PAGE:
273 U.S. 227
47 S.Ct. 409
71 L.Ed. 621
Submitted Jan. 7, 1927.
Decided Feb. 21, 1927.
Messrs. George A. King and Wm. Bruce King, both of Washington, D. C., for appellant.
The Attorney General and Mr. Solicitor General Mitchell, of Washington, D. C., for the United States.
Mr. Chief Justice TAFT delivered the opinion of the Court.
This is an appeal from the Court of Claims, under sections 242 and 243 of the Judicial Code (Comp. St. §§ 1219, 1220), from a judgment of February 16, 1925, before the effective date of the Act of February 13, 1925, § 14, c. 229 (43 Stat. 936).
The findings of fact by the Court of Claims show that the Barrett Company, the claimant and appellant, a corporation under the laws of New Jersey, entered into a contract with the United States by which it undertook, with funds provided by the government, to erect a plant at Frankford, Pa., for the distillation of xylol at the rate of 225,000 gallons per month, and, after completion, to operate the plant until a total of 2,700,000 gallons of xylol had been produced. The xylol was to be distilled and refined from special solvent naptha furnished by the government, and was at all times to belong to the Navy. The by-products, except what the Navy wished to retain, were to belong to the Barrett Company as part of its profit, but not to be sold without the Navy’s written consent. Ninety per cent. of the by-products sold by the company was to be credited to the account of the Navy, less one cent a gallon for rental of containers used for shipment.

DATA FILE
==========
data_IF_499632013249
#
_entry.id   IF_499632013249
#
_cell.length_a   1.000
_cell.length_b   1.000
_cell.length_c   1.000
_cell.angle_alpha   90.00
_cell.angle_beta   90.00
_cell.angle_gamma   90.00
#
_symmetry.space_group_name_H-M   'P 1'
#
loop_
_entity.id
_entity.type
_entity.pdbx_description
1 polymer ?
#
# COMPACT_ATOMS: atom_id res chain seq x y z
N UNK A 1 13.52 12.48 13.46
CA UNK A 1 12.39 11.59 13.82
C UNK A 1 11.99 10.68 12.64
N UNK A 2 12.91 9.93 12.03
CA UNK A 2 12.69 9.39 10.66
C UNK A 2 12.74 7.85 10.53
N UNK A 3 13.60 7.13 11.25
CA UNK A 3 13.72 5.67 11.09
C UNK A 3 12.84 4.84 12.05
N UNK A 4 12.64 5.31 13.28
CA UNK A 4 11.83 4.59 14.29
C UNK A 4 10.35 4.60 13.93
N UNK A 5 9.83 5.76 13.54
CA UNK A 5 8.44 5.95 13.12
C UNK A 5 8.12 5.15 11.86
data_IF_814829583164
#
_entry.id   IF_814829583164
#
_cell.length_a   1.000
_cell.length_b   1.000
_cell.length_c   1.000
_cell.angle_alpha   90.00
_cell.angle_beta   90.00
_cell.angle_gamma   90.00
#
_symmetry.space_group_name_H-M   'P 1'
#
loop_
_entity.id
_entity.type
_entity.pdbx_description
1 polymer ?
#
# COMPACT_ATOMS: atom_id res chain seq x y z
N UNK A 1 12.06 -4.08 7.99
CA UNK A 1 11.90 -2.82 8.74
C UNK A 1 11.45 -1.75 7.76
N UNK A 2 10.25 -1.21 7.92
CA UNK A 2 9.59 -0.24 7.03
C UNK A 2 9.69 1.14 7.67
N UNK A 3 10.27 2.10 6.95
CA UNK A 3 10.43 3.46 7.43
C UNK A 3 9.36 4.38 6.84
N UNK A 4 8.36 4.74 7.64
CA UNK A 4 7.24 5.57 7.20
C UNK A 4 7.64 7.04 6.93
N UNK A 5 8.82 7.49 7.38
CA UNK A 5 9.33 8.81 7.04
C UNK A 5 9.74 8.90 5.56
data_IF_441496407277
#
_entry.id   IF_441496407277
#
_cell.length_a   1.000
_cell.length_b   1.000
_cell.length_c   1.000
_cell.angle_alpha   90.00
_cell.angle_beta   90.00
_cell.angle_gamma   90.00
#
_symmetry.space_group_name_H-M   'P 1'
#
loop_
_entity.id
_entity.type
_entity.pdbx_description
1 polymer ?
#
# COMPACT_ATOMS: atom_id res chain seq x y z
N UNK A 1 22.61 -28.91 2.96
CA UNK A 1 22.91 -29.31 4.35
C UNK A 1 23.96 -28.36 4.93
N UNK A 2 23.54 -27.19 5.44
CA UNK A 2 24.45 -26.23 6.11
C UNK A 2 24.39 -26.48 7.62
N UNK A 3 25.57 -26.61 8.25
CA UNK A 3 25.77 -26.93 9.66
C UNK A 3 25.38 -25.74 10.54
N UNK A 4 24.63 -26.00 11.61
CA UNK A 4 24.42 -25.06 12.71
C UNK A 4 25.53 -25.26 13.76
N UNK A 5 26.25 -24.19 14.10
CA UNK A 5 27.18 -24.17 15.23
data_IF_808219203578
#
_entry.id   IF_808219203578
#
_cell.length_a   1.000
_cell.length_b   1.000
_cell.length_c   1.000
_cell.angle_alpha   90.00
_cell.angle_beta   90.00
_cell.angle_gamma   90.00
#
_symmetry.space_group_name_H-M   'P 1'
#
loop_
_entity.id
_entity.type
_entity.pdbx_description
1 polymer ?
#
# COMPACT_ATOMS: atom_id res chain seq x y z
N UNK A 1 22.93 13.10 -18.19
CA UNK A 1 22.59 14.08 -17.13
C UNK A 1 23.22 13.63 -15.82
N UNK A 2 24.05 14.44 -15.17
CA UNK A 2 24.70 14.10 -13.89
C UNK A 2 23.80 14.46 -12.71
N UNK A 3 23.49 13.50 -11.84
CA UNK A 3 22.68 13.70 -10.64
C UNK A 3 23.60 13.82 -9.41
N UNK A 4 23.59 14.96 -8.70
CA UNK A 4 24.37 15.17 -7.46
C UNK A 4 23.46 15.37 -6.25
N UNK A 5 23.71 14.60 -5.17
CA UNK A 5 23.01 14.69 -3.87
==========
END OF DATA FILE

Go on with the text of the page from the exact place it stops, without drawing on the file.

The price to be paid by the Navy to the company was to be determined monthly for the preceding month by the actual deliveries, first by a charge per gallon of xylol, prorating the total approved estimated cost of the new plant against the 2,700,000 gallons to be made under the contract. At the same time the account of the Navy was to be credited with this charge as the total approved estimated cost would have been advanced by the United States to the company before the production of the xylol would begin. To cover operating cost, there was to be a charge of 3 cents per gallon of naptha distilled, and an additional charge for redistillation of fractions. These charges were to be multiplied by the gallons of naptha distilled, and the resulting aggregate was to be divided by the number of gallons produced monthly, to which 6.6 cents per gallon was to be added to cover overhead, profit, and use of patents.
The new plant was to be an annex to the appellant’s existing distillation plant and equipment. The estimated cost to be furnished by the government was to be exhibited to the authorities of the Navy Department for approval prior to the execution of the contract, and was to consist of two parts. First, there was to be an itemized estimate to cover the cost of the separate unit plant and equipment; and, second, an itemized estimate to cover the cost of parts of the plant and equipment needed for the supply of electric power, steam, water, and light which would not be distinctly separate from the existing plant and equipment of the company. One-half of the sum to be advanced for construction was to be paid by the government at the time of the execution of the contract, and the balance in two months. Plant and equipment were to be ready for operation within five months from the date of the contract, and to be continued in operation until the company had delivered the full amount of 2,700,000 gallons of xylol to E. I. Du Pont de Nemours & Co. The xylol provided for in the contract was to be employed in the manufacture of trinitroxylol for use in mine barrage in the North Sea, and was a new product requiring knowledge and skill in its manufacture. The plant, when completed, was to belong to the government. The company agreed to offer and to pay 25 per cent. of the approved estimated cost for it, if accepted after the contract was performed, but the government could dispose of it as it chose.